- The indexes for P&S 5ft and #1 HMS rose by $1/mt and $2/mt cfr Jakarta, respectively.
- Indonesian billet imports are expected to reduce with the extension of the registration deadline.
- The weekly Davis Index for domestic HMS 1&2 (80:20) settled unchanged delivered Rayong mill inclusive of taxes. Mills have slowly started increasing buying after a three weeks hiatus amid high inventory. A few trades were heard for South American HMS 1&2 (80:20) cfr. They expect imported scrap volumes to rise in the coming weeks with a firm demand for billets in China.
- Sluggish domestic finished steel demand is still a cause of concern for many mills dependent on the construction and infrastructure sectors. ($1=THB31)
- The weekly indexes for HMS 1&2 (80:20) rose by MYR100/mt($24/mt) and MYR1,175/mt ($283/mt) delivered western mills and eastern mills including taxes, respectively. The price rise was due to a domestic scrap shortage and an increase in imported scrap prices.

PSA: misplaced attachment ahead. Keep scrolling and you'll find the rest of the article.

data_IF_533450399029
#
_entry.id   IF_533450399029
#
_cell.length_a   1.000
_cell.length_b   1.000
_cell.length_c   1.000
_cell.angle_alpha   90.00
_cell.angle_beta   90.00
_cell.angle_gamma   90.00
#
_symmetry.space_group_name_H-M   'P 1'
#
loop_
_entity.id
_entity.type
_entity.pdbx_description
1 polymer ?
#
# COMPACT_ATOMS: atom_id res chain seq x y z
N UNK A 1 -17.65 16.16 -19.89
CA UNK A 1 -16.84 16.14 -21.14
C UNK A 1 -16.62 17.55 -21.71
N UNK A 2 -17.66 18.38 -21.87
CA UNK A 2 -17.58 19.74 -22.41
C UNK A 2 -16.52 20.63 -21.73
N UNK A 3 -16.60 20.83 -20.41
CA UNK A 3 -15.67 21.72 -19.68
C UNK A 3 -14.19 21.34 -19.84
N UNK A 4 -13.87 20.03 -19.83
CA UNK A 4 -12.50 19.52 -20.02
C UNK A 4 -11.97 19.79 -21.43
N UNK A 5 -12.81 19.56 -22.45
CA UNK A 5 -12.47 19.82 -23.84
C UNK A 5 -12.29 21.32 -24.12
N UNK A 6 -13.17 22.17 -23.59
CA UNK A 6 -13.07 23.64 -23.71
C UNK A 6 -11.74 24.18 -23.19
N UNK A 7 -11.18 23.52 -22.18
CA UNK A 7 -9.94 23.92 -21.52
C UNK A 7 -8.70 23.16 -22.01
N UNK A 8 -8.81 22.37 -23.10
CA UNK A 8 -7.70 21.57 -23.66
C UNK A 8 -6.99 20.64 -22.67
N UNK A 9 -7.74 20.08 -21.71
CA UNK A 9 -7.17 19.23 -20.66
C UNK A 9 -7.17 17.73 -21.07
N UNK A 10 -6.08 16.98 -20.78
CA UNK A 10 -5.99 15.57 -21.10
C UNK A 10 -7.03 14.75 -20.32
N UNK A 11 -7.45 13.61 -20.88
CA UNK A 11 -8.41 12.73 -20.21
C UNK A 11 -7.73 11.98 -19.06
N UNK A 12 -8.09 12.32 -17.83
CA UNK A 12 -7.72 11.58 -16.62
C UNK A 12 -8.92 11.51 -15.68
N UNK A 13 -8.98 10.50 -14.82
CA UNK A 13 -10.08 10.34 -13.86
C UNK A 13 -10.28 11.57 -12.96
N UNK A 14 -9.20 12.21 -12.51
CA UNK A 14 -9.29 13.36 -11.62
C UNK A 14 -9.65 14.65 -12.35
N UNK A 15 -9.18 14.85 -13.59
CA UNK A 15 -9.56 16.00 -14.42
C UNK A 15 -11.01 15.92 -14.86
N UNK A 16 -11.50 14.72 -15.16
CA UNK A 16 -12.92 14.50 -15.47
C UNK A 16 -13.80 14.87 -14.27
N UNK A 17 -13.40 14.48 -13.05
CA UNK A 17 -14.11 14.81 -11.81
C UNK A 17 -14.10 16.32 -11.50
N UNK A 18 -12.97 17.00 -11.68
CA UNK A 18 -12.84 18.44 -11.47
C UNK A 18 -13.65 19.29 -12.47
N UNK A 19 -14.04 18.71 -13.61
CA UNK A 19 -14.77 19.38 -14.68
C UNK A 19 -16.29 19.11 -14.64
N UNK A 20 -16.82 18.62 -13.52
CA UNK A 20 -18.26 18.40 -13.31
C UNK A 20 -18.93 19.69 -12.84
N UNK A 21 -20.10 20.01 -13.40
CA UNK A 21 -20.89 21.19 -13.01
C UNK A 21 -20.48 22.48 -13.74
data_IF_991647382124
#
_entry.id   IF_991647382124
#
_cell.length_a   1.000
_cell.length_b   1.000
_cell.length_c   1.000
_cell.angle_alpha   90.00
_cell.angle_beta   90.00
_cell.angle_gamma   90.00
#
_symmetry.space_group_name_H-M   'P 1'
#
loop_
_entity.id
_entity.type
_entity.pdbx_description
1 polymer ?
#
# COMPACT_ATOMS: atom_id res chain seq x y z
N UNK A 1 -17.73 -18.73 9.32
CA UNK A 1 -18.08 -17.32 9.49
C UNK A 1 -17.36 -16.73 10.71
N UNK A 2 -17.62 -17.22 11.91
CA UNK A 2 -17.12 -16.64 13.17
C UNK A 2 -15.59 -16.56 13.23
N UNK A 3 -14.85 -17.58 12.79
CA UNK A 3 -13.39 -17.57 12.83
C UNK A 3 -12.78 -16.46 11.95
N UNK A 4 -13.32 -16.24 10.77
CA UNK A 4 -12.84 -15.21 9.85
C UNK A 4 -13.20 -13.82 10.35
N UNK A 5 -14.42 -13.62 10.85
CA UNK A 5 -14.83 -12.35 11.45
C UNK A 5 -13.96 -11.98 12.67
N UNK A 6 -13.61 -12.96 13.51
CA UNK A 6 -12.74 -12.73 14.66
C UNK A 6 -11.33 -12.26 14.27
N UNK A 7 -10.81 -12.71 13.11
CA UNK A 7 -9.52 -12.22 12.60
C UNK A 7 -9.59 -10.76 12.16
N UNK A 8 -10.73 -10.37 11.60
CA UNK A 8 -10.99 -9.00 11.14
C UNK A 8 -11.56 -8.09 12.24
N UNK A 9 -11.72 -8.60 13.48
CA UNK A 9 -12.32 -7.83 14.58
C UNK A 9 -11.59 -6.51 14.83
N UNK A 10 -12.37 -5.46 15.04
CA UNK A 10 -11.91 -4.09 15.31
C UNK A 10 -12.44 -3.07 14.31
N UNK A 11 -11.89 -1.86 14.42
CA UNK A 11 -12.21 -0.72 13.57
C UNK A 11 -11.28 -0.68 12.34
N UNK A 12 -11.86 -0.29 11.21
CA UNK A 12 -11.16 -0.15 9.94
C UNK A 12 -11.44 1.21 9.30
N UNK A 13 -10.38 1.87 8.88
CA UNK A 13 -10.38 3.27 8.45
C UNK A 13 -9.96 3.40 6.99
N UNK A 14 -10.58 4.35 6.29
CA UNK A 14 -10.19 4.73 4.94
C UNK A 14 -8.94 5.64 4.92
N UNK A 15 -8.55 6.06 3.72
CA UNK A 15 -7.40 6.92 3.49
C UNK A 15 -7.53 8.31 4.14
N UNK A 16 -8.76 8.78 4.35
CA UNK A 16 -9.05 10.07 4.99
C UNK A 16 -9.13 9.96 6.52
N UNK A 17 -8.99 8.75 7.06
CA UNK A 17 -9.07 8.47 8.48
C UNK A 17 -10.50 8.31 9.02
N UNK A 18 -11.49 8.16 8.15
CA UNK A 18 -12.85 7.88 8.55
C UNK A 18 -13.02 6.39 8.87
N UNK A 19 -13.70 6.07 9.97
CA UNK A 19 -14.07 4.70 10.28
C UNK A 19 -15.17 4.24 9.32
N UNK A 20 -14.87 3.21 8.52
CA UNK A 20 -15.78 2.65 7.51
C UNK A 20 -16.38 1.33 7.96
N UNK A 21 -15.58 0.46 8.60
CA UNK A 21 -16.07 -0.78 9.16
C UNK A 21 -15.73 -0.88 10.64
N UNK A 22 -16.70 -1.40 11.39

- No trades were heard in the import market, but demand for ferrous scrap could rise in the coming days.
- Market participants are expecting domestic demand for finished steel to rise slowly in the next few weeks as COVID-19 cases decline. Offers for US-origin HMS 1&2 (80:20) were at $260-265/mt cfr. ($1=MYR4.15)
- Indian steel mills continued restocking imported ferrous scrap aided by improved demand for rebar. Containerized trades for all scrap grades including, shredded, HMS, Busheling, PNS, and Turnings have started picking up amid a likelihood of price increases in the next few days. A Vizag-based stainless producer bought over 10,500mt scrap early this week.
- US West Coast suppliers raised offers for HMS 1&2 (80:20) by $15/mt from the prior week to $315-320/mt cfr Kandla.